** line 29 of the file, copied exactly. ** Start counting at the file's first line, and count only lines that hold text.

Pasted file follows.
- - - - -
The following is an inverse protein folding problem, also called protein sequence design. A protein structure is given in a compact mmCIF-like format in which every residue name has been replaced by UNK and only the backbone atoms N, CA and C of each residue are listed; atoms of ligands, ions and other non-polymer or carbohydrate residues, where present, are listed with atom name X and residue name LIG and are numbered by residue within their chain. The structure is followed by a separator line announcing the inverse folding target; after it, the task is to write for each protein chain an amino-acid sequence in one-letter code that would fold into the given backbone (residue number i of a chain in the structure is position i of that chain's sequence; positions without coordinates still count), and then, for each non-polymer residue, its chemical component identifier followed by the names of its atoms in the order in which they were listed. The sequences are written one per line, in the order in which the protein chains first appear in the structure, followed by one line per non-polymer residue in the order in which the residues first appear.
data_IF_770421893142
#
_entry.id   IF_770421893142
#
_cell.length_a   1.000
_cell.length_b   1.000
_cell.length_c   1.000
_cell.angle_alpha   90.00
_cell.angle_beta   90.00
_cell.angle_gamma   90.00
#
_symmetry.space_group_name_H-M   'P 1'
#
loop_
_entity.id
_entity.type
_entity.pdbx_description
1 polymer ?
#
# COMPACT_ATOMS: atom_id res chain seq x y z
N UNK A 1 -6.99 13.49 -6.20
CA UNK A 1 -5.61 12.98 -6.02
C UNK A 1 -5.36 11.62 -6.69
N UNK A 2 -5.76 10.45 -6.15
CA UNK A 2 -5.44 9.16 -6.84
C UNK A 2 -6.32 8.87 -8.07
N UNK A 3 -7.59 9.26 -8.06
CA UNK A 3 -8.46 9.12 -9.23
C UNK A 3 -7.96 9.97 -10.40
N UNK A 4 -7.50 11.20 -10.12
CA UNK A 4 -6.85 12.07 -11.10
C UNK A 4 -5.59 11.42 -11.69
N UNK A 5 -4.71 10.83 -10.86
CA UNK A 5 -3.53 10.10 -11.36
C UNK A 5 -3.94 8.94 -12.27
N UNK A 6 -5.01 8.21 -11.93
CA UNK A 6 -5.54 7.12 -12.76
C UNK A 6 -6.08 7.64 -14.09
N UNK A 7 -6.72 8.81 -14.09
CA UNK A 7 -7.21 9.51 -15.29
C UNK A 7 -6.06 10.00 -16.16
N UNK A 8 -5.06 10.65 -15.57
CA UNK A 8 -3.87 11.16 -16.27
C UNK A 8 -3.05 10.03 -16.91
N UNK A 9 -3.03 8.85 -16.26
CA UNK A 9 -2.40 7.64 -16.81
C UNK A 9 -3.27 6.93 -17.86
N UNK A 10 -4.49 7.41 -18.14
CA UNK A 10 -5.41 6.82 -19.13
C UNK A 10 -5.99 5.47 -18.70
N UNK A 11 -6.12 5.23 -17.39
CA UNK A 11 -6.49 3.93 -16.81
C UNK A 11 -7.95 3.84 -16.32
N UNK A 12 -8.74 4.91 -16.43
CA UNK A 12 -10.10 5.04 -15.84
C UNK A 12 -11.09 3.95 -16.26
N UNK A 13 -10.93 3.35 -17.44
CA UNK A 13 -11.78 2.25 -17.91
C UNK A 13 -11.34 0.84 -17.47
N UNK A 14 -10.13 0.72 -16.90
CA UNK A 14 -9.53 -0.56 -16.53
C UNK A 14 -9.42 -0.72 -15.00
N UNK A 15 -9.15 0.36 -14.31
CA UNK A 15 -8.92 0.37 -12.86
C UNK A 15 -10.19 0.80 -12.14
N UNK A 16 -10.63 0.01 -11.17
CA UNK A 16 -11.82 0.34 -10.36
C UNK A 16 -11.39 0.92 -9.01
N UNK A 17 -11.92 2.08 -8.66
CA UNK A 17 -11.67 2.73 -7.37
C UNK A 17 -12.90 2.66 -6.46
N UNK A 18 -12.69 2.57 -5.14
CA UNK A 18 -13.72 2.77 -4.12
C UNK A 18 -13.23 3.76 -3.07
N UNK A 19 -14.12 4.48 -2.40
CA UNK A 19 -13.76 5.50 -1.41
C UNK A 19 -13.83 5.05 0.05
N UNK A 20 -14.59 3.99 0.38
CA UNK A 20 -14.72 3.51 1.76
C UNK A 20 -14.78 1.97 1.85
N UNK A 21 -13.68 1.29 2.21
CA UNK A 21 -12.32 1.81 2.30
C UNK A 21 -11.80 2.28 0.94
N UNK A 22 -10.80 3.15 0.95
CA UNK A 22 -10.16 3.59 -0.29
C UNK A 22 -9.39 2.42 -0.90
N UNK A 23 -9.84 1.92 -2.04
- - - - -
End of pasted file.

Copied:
CA UNK A 3 -8.46 9.12 -9.23